To identify the causes of the Kashin-Beck Disease (KBD), to find sustainable solutions and to implement appropriate programs in order to prevent the disease and protect the next generations living in endemic areas, mainly in the Tibetan Plateau, of contracting the disease.
The project started thanks to the NGO Doctors Without Borders (MSF) in 1992. In 2002, when MSF withdraw from T.A.R., Kashin-Beck Disease Fund (KBDF) was created to continue the project. Today, the organization works in more than 100 villages, including 25.000 people with 5.000 children. Kashin-Beck disease (KBD), also called “Big Bone Disease”, is one of the most neglected diseases. It is a permanent and disabling osteoarticular disease which destroys cartilages and causes joints deformation, stunted growth and chronical pain. First signs appear around the age of 4-5 and manifesting, in the most severe cases, as dwarfism. It’s a lifetime physical handicap.
Nowadays, no treatment exists and KBD causes remain unclear. However, everyone agree to affirm that its origin is multifactorial and linked to the environment. Some of the risk factors has been already identified such as a multi nutrients and vitamins deficiency and the fungal contamination of the grains.
KBDF focuses on two main activities: the research of the causes of the disease and the implementation of prevention measures following the results obtained. KBDF implements, in endemic areas, sustainable and appropriate prevention solutions divided in several programs:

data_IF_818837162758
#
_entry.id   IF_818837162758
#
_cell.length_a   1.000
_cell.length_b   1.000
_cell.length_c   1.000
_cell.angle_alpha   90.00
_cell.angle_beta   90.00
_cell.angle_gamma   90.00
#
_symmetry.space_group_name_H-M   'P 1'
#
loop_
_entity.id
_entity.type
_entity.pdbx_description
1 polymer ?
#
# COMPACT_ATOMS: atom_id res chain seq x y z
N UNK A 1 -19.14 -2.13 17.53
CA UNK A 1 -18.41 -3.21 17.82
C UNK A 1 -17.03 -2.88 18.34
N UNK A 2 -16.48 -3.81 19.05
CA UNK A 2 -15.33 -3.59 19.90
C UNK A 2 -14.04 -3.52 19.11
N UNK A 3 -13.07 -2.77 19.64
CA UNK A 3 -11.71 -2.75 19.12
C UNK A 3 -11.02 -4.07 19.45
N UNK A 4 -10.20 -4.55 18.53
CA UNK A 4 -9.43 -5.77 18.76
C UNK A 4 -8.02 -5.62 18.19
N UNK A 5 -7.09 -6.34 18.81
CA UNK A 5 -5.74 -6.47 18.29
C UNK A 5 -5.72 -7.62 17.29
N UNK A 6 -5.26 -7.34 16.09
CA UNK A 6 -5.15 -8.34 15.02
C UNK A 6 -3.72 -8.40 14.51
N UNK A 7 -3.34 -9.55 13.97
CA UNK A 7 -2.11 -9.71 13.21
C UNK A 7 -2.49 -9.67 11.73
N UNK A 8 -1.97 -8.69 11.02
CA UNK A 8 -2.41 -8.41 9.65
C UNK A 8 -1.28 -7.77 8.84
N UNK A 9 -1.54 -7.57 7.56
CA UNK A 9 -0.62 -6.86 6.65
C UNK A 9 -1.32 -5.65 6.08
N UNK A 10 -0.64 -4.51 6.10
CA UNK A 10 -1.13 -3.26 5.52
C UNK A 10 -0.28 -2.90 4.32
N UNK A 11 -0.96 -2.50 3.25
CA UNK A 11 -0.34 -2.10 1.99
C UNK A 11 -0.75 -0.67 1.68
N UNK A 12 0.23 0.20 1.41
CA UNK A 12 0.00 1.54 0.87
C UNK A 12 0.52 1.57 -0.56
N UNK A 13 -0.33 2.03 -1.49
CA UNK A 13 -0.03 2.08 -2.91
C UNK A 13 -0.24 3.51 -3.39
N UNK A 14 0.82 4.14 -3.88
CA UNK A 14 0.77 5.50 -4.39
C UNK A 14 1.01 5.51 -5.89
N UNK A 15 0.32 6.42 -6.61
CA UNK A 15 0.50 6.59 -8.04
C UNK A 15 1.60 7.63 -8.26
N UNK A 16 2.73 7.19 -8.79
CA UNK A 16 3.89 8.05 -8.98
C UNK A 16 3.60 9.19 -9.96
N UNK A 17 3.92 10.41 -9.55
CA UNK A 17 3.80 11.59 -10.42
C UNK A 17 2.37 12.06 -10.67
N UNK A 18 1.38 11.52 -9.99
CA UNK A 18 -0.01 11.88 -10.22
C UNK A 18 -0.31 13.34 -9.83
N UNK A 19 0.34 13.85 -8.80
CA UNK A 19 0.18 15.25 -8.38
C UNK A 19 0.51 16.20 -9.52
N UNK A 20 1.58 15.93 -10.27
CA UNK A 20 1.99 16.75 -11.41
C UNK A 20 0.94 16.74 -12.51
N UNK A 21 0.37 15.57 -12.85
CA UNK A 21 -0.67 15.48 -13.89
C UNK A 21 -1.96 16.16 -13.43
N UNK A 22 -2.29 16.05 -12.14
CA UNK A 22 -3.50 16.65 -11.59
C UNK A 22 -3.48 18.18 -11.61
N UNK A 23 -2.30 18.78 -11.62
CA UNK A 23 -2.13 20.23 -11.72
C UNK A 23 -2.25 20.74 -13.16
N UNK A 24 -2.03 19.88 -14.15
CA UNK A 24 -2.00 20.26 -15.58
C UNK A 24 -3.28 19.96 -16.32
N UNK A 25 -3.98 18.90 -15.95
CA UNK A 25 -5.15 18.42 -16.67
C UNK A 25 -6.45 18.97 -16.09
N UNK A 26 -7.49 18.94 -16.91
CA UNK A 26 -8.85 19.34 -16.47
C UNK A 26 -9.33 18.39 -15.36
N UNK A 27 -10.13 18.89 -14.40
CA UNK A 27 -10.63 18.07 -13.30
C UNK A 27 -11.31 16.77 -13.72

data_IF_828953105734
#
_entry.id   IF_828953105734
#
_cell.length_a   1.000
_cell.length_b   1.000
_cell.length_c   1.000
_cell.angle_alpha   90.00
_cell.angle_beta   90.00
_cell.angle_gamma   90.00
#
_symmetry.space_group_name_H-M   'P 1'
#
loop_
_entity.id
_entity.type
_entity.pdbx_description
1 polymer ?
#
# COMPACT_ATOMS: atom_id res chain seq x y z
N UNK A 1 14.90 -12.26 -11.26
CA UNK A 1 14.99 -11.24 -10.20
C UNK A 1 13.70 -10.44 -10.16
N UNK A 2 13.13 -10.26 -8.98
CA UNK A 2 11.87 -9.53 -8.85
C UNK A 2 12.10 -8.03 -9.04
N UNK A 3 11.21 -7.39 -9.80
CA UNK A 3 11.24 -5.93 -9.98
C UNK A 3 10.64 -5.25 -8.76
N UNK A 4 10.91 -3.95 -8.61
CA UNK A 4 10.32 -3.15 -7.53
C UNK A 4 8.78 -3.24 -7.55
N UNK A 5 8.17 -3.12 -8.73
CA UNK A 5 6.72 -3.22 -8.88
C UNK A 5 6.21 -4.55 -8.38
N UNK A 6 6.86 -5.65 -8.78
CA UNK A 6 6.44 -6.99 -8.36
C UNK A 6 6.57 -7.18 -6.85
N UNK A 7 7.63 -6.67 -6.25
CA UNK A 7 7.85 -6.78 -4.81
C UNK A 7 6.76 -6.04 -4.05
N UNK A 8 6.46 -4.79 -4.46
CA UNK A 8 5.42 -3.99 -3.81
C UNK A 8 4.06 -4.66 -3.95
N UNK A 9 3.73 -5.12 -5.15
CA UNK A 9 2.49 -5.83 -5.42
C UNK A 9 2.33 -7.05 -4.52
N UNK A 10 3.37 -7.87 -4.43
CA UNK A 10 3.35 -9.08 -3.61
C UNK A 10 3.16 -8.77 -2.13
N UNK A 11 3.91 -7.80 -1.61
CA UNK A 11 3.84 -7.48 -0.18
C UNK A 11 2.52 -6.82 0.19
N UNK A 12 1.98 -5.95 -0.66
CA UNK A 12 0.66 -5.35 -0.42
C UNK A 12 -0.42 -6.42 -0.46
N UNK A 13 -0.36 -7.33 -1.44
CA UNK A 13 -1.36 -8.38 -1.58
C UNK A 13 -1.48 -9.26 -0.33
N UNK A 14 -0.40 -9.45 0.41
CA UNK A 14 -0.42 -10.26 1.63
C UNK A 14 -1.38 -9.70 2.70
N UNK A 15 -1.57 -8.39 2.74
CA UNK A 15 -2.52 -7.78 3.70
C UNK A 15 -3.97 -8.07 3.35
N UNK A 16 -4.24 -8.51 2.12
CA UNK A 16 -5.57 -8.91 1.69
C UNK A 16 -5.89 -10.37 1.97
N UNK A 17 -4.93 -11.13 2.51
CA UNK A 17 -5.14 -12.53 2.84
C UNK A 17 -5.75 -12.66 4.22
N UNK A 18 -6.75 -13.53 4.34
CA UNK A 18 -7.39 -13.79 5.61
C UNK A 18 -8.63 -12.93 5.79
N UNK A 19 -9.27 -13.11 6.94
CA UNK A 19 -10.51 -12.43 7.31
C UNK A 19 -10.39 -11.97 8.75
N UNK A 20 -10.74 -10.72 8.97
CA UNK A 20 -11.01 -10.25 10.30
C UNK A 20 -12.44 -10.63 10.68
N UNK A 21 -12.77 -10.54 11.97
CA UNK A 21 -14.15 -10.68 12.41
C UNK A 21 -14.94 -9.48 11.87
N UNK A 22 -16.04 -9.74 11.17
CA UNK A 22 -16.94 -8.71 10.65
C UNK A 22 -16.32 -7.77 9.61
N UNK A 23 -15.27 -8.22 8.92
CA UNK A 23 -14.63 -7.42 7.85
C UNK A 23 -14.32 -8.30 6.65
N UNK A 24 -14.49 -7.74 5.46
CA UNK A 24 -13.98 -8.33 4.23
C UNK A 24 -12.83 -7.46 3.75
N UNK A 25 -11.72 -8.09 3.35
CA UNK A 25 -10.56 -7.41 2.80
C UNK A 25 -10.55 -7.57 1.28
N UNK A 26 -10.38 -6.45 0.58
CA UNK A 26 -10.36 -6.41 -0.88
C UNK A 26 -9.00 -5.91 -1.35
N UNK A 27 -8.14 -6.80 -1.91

Children Nutrition Program (CNP): Consultations are organized to monitor children growth and distribute vitamin D and calcium carbonate supplementation to these children. Vitamin D is also given to lactating mothers and pregnant women.
Food Diversification Program (FDP): To diversify and improve villagers and especially children’s diet, activities to provide fresh vegetable (greenhouses & seedbanks), fruits (orchard) and more lipids (rape oil) are implemented.
Mycology Program: Fungal contamination is one of the etiological hypothesis of KBD and make barley, main food of theses populations, not edible. To avoid it, KBDF implements solutions to disinfect grain before planting, and to insure a better drying and storage of the harvested grain.
Waste Management Program: It is not directly linked with the disease, but it contributes to improve diverse public health issues in villages, where the concept of waste management was totally unknown. KBDF tries to make villagers understand the importance of the selective sorting by building garbage collecting centres.
Training Program: KBDF organizes training sessions about nutrition, health, greenhouse/seedbank management…, topics directly or indirectly linked with the project, in order to make other programs efficient and sustainable.
Construction of greenhouses: 60.000 €/year/200 greenhouses
Provision of Vit D and calcium carbonate: 12.000€/year
Vegetable seeds: 10.000€/year
Oil pressing machines: 12.000€/year (5 pieces)
Volunteers in Belgium
- Translations: french-dutch, english-chinese